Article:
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Published on January 19th, 2014 | by Travis Korte

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5 Q’s for Legal Data Startup Judicata

The Center for Data Innovation spoke with Adam Hahn, Co-Founder and CTO of Judicata, a San Francisco-based startup working on transforming the text of legal documents into structured data and providing analytics to make it easier to conduct legal research.

Travis Korte: What’s wrong with legal research today, and how will Judicata help fix it?

Adam Hahn: The main problem can be boiled down to inefficiency. The underlying data is unstructured, so lawyers are responsible for wading through tons of data manually, which is slow and expensive. This makes certain arguments difficult or impossible to find. We add structure to this unstructured data, letting lawyers analyze the law in new ways, understand it faster, and uncover hidden insights.

TK: Structuring large amounts of legal documents sounds like a mammoth task. What are some of the things you can automate, and what are some of the things you can’t?

AH: It’s a gigantic task and will cost millions of dollars. There are few tasks we can fully automate to satisfy the accuracy a reference tool for lawyers requires, so we divide the work into automatable and human reviewed portions. For example, we automate a substantial amount of the work done to build our ontology of the law. We can find legal principles across case law in a completely unsupervised manner. Our technology then suggests relationships between this automatically derived data for our legal team to judiciously and efficiently review. Without the processes and algorithms behind these suggestions, this task would be effectively impossible.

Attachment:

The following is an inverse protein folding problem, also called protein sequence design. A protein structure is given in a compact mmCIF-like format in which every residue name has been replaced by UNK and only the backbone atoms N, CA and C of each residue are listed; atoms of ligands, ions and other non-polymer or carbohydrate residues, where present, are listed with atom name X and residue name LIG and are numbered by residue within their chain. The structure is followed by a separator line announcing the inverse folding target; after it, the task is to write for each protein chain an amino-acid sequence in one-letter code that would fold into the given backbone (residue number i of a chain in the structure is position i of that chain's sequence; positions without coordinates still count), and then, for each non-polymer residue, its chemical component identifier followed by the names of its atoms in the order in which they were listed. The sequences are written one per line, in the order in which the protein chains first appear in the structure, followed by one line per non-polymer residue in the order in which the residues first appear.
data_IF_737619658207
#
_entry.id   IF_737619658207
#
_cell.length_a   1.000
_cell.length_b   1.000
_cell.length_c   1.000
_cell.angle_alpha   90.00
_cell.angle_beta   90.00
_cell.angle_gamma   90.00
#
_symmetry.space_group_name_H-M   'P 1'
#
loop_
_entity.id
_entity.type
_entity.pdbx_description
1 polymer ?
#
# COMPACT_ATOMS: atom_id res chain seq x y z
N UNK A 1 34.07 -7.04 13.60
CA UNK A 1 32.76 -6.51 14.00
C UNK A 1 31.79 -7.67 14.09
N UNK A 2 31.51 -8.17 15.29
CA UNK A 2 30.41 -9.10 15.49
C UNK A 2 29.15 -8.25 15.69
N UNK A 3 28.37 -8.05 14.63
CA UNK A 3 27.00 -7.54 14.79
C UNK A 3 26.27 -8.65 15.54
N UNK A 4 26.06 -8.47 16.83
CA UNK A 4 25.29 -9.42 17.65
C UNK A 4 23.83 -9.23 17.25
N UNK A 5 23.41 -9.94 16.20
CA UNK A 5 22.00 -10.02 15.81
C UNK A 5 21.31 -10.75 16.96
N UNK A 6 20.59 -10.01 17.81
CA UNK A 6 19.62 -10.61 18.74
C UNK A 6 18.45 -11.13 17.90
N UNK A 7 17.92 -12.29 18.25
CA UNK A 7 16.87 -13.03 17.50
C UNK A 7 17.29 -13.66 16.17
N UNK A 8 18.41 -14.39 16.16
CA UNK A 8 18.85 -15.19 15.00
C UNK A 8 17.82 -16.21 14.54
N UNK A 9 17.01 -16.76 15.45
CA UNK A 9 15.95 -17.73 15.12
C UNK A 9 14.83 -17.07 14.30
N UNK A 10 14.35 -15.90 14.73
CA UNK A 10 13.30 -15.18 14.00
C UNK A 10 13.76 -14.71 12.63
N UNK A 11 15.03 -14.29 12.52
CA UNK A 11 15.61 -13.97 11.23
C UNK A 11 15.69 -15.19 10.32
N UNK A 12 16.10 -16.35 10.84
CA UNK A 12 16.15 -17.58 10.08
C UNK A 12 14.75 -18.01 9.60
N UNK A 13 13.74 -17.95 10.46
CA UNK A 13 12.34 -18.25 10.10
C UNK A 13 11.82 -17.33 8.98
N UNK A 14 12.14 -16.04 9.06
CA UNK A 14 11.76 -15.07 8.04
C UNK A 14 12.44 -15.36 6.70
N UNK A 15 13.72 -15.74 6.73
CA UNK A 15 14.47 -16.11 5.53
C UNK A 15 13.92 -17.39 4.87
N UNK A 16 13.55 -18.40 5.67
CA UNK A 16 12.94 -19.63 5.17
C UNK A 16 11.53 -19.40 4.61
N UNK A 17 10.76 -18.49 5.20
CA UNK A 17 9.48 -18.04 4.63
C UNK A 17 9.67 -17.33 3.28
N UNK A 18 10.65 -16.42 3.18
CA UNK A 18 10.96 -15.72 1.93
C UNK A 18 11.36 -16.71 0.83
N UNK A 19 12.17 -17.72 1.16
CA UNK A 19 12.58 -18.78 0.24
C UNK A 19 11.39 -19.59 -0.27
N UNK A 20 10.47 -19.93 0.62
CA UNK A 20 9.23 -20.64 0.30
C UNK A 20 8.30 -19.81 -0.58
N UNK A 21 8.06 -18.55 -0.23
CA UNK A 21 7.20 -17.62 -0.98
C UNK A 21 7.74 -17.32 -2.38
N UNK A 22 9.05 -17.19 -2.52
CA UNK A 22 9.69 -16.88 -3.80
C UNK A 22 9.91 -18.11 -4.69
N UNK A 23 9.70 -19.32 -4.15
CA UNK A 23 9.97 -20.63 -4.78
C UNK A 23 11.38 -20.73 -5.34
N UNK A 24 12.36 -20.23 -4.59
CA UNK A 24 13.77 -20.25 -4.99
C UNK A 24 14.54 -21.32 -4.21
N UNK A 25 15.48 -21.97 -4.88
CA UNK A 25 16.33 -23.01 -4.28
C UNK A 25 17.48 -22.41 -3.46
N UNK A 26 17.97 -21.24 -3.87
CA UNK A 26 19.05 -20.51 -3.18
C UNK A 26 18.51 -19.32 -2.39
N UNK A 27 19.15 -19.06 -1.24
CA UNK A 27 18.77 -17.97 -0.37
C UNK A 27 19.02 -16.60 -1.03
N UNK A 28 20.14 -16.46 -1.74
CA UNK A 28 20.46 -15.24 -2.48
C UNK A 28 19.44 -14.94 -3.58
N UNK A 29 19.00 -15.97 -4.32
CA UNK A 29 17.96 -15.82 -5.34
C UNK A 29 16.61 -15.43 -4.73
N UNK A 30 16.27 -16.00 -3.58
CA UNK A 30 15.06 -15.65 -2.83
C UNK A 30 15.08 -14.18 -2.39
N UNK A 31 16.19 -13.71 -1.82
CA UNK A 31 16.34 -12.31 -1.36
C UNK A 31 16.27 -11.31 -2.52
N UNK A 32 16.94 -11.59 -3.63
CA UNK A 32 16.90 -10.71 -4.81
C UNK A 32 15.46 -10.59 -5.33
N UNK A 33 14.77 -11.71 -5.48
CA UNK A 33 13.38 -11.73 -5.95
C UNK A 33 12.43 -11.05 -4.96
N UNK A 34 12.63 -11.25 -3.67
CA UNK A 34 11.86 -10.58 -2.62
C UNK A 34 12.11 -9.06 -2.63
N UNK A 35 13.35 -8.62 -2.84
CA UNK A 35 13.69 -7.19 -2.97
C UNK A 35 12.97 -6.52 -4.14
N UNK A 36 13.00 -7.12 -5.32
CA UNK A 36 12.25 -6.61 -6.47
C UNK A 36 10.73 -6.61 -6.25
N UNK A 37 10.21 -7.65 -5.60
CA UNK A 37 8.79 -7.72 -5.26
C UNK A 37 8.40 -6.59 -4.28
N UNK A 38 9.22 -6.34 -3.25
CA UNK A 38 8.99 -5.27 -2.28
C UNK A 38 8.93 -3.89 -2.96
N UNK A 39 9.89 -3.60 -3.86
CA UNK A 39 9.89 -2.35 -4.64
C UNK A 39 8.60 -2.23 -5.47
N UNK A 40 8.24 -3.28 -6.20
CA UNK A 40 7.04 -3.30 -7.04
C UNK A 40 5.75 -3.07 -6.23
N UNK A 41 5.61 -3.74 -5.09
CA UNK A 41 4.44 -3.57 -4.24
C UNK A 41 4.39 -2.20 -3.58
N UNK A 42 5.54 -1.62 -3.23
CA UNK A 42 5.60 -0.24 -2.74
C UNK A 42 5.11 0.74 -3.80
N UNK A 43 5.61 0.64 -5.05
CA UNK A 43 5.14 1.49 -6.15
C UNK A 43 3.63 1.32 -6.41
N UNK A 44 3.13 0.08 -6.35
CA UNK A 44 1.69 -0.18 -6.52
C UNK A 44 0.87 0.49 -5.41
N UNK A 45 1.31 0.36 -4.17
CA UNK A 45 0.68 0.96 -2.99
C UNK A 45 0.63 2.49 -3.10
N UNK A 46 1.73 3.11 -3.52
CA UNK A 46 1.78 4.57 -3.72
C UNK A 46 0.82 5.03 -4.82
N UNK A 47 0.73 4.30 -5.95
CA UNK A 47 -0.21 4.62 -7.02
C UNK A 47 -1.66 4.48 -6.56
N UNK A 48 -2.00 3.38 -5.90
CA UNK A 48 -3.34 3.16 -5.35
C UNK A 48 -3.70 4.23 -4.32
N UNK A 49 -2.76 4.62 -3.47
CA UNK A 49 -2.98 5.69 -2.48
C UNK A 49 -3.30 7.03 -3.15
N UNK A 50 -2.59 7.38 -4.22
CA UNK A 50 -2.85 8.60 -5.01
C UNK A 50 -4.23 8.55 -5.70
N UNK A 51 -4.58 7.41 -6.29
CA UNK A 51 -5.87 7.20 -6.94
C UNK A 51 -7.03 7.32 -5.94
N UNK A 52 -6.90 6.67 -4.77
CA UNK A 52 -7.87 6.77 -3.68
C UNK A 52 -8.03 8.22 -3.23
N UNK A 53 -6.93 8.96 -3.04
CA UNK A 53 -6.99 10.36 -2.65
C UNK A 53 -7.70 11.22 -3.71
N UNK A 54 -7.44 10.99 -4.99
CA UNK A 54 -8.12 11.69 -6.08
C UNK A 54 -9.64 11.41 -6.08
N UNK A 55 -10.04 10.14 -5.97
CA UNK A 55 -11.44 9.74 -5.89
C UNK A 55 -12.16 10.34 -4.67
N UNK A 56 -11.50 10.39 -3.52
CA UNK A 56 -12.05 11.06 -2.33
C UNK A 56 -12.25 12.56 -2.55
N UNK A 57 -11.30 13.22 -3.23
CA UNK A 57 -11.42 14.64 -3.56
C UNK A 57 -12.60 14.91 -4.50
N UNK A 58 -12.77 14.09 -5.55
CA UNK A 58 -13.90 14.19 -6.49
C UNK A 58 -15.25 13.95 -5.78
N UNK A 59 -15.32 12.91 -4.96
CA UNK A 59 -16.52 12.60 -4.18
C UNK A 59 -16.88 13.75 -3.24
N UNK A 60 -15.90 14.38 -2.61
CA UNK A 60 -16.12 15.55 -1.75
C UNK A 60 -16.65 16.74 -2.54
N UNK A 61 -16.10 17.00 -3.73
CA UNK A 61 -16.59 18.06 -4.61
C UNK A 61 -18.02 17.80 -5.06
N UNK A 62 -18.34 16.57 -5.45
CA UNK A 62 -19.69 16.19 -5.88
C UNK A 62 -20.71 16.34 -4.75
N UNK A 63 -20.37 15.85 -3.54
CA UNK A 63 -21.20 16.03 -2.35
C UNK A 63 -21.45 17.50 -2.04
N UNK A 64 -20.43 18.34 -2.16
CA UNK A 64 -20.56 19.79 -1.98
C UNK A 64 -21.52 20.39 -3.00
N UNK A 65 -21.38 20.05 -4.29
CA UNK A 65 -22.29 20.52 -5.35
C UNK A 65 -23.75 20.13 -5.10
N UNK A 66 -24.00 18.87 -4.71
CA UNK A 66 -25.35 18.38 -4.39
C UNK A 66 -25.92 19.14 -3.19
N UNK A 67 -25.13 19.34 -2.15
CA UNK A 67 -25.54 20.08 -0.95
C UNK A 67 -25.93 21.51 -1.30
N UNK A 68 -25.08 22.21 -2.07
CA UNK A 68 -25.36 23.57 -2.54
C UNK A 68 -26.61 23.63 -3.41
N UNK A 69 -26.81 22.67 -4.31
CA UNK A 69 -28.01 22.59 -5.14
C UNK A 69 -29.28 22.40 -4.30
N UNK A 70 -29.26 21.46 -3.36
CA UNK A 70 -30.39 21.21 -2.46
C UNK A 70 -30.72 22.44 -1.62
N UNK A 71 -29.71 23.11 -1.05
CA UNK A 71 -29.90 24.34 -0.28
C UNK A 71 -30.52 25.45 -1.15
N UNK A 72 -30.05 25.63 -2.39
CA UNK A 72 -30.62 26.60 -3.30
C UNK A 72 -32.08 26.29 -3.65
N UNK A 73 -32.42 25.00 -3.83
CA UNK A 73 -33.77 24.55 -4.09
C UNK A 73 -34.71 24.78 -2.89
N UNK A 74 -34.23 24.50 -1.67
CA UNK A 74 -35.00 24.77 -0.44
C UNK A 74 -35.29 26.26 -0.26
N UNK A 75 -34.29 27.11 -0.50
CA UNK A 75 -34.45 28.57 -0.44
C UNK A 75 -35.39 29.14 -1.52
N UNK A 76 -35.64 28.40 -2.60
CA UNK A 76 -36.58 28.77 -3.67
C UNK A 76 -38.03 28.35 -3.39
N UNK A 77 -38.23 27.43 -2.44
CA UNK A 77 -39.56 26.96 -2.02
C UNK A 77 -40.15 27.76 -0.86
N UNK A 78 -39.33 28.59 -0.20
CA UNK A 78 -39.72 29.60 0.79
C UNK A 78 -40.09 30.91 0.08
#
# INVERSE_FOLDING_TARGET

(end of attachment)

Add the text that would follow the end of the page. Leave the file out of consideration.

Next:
TK: In your talk at the Wolfram Data Summit, you mentioned that you’re piloting the technology with a particular subset of case law. How did your team decide on that particular body of law?

AH: We’re beginning with California Employment Law. The reason we’re starting there is because there are many employment lawyers and a lot of employment litigation. This means there are enough cases that it’s hard for a lawyer to perform good research without our tool, and we can have a relatively large number of beta users for a small fraction of the overall case law.

TK: Once your system can handle that body of law, how easy will it be to scale up? What challenges do other specific jurisdictions pose?

AH: We’re building the technology for scaling now, and don’t anticipate any significant problems with adding other areas of law or jurisdictions. We’ve taken our time in mapping out California Employment Law because we’re doing the work of building scalable processes in parallel. You can think of it like building a car and the assembly line simultaneously.

TK: In addition to helping lawyers do legal research, I can see your technologies eventually being used to inform the public about the law. Do you anticipate making some of your data open or at least openly searchable?

AH: Yes. We think the primary data should be open and freely available. The value we add is in the analytics and more sophisticated insights we make possible. If our tools can be more widely appreciated by the public at large, we’d like to make it available to everyone.

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About the Author

Travis Korte is a research analyst at the Center for Data Innovation specializing in data science applications and open data. He has a background in journalism, computer science and statistics. Prior to joining the Center for Data Innovation, he launched the Science vertical of The Huffington Post and served as its Associate Editor, covering a wide range of science and technology topics. He has worked on data science projects with HuffPost and other organizations. Before this, he graduated with highest honors from the University of California, Berkeley, having studied critical theory and completed coursework in computer science and economics. His research interests are in computational social science and using data to engage with complex social systems. You can follow him on Twitter @traviskorte.



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